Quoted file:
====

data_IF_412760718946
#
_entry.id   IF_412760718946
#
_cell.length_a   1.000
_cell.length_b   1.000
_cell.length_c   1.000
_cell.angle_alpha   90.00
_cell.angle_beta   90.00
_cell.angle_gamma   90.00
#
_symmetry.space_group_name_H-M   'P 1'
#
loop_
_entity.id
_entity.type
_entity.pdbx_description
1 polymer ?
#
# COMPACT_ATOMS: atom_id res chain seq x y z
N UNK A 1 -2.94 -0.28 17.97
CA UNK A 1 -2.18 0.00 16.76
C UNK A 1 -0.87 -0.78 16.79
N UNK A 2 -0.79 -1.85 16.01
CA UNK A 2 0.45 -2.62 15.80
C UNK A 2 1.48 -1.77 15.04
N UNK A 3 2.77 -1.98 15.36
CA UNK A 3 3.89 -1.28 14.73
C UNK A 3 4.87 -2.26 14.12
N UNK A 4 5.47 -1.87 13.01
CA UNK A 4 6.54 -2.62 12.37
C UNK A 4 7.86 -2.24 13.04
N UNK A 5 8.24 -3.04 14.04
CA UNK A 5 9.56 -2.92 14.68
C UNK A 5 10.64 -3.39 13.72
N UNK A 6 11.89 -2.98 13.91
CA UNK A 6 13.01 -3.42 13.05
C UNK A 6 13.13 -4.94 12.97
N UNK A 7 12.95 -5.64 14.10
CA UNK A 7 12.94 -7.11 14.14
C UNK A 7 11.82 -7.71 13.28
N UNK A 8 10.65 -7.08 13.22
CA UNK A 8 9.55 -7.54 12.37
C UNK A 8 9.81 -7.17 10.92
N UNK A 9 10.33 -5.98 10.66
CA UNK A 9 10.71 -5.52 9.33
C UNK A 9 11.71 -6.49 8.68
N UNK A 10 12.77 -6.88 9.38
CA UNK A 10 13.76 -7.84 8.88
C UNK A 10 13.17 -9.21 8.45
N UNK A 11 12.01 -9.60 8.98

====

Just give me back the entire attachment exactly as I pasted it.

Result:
data_IF_412760718946
#
_entry.id   IF_412760718946
#
_cell.length_a   1.000
_cell.length_b   1.000
_cell.length_c   1.000
_cell.angle_alpha   90.00
_cell.angle_beta   90.00
_cell.angle_gamma   90.00
#
_symmetry.space_group_name_H-M   'P 1'
#
loop_
_entity.id
_entity.type
_entity.pdbx_description
1 polymer ?
#
# COMPACT_ATOMS: atom_id res chain seq x y z
N UNK A 1 -2.94 -0.28 17.97
CA UNK A 1 -2.18 0.00 16.76
C UNK A 1 -0.87 -0.78 16.79
N UNK A 2 -0.79 -1.85 16.01
CA UNK A 2 0.45 -2.62 15.80
C UNK A 2 1.48 -1.77 15.04
N UNK A 3 2.77 -1.98 15.36
CA UNK A 3 3.89 -1.28 14.73
C UNK A 3 4.87 -2.26 14.12
N UNK A 4 5.47 -1.87 13.01
CA UNK A 4 6.54 -2.62 12.37
C UNK A 4 7.86 -2.24 13.04
N UNK A 5 8.24 -3.04 14.04
CA UNK A 5 9.56 -2.92 14.68
C UNK A 5 10.64 -3.39 13.72
N UNK A 6 11.89 -2.98 13.91
CA UNK A 6 13.01 -3.42 13.05
C UNK A 6 13.13 -4.94 12.97
N UNK A 7 12.95 -5.64 14.10
CA UNK A 7 12.94 -7.11 14.14
C UNK A 7 11.82 -7.71 13.28
N UNK A 8 10.65 -7.08 13.22
CA UNK A 8 9.55 -7.54 12.37
C UNK A 8 9.81 -7.17 10.92
N UNK A 9 10.33 -5.98 10.66
CA UNK A 9 10.71 -5.52 9.33
C UNK A 9 11.71 -6.49 8.68
N UNK A 10 12.77 -6.88 9.38
CA UNK A 10 13.76 -7.84 8.88
C UNK A 10 13.17 -9.21 8.45
N UNK A 11 12.01 -9.60 8.98